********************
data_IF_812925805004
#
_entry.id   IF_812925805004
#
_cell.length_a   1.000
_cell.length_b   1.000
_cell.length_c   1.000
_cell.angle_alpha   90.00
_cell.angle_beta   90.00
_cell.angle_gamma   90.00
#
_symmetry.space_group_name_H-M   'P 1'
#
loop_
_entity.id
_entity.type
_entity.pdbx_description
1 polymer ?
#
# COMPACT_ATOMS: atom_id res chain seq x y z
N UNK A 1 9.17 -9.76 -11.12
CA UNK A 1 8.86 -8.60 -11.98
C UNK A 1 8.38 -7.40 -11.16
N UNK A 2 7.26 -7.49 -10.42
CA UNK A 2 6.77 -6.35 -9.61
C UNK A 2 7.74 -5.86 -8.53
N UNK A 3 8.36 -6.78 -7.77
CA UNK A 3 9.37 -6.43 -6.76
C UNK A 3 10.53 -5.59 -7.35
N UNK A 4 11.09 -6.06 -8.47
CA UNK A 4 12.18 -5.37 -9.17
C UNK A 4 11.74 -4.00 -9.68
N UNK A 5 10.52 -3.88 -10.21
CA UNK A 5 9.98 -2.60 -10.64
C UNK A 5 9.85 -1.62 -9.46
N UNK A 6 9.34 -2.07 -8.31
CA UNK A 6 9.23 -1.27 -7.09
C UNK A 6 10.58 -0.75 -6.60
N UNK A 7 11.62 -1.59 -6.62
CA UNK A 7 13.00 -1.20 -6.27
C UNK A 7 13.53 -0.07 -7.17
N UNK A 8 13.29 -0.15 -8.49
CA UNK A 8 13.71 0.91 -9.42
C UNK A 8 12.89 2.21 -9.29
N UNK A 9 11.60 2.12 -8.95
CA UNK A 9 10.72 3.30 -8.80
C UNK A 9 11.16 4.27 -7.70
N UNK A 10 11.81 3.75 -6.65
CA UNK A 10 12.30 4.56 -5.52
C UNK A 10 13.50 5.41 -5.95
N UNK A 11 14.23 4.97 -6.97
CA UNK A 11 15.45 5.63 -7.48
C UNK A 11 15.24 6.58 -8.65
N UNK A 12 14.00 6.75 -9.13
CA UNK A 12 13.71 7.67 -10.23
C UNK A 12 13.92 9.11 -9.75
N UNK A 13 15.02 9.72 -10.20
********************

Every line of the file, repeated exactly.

data_IF_812925805004
#
_entry.id   IF_812925805004
#
_cell.length_a   1.000
_cell.length_b   1.000
_cell.length_c   1.000
_cell.angle_alpha   90.00
_cell.angle_beta   90.00
_cell.angle_gamma   90.00
#
_symmetry.space_group_name_H-M   'P 1'
#
loop_
_entity.id
_entity.type
_entity.pdbx_description
1 polymer ?
#
# COMPACT_ATOMS: atom_id res chain seq x y z
N UNK A 1 9.17 -9.76 -11.12
CA UNK A 1 8.86 -8.60 -11.98
C UNK A 1 8.38 -7.40 -11.16
N UNK A 2 7.26 -7.49 -10.42
CA UNK A 2 6.77 -6.35 -9.61
C UNK A 2 7.74 -5.86 -8.53
N UNK A 3 8.36 -6.78 -7.77
CA UNK A 3 9.37 -6.43 -6.76
C UNK A 3 10.53 -5.59 -7.35
N UNK A 4 11.09 -6.06 -8.47
CA UNK A 4 12.18 -5.37 -9.17
C UNK A 4 11.74 -4.00 -9.68
N UNK A 5 10.52 -3.88 -10.21
CA UNK A 5 9.98 -2.60 -10.64
C UNK A 5 9.85 -1.62 -9.46
N UNK A 6 9.34 -2.07 -8.31
CA UNK A 6 9.23 -1.27 -7.09
C UNK A 6 10.58 -0.75 -6.60
N UNK A 7 11.62 -1.59 -6.62
CA UNK A 7 13.00 -1.20 -6.27
C UNK A 7 13.53 -0.07 -7.17
N UNK A 8 13.29 -0.15 -8.49
CA UNK A 8 13.71 0.91 -9.42
C UNK A 8 12.89 2.21 -9.29
N UNK A 9 11.60 2.12 -8.95
CA UNK A 9 10.72 3.30 -8.80
C UNK A 9 11.16 4.27 -7.70
N UNK A 10 11.81 3.75 -6.65
CA UNK A 10 12.30 4.56 -5.52
C UNK A 10 13.50 5.41 -5.95
N UNK A 11 14.23 4.97 -6.97
CA UNK A 11 15.45 5.63 -7.48
C UNK A 11 15.24 6.58 -8.65
N UNK A 12 14.00 6.75 -9.13
CA UNK A 12 13.71 7.67 -10.23
C UNK A 12 13.92 9.11 -9.75
N UNK A 13 15.02 9.72 -10.20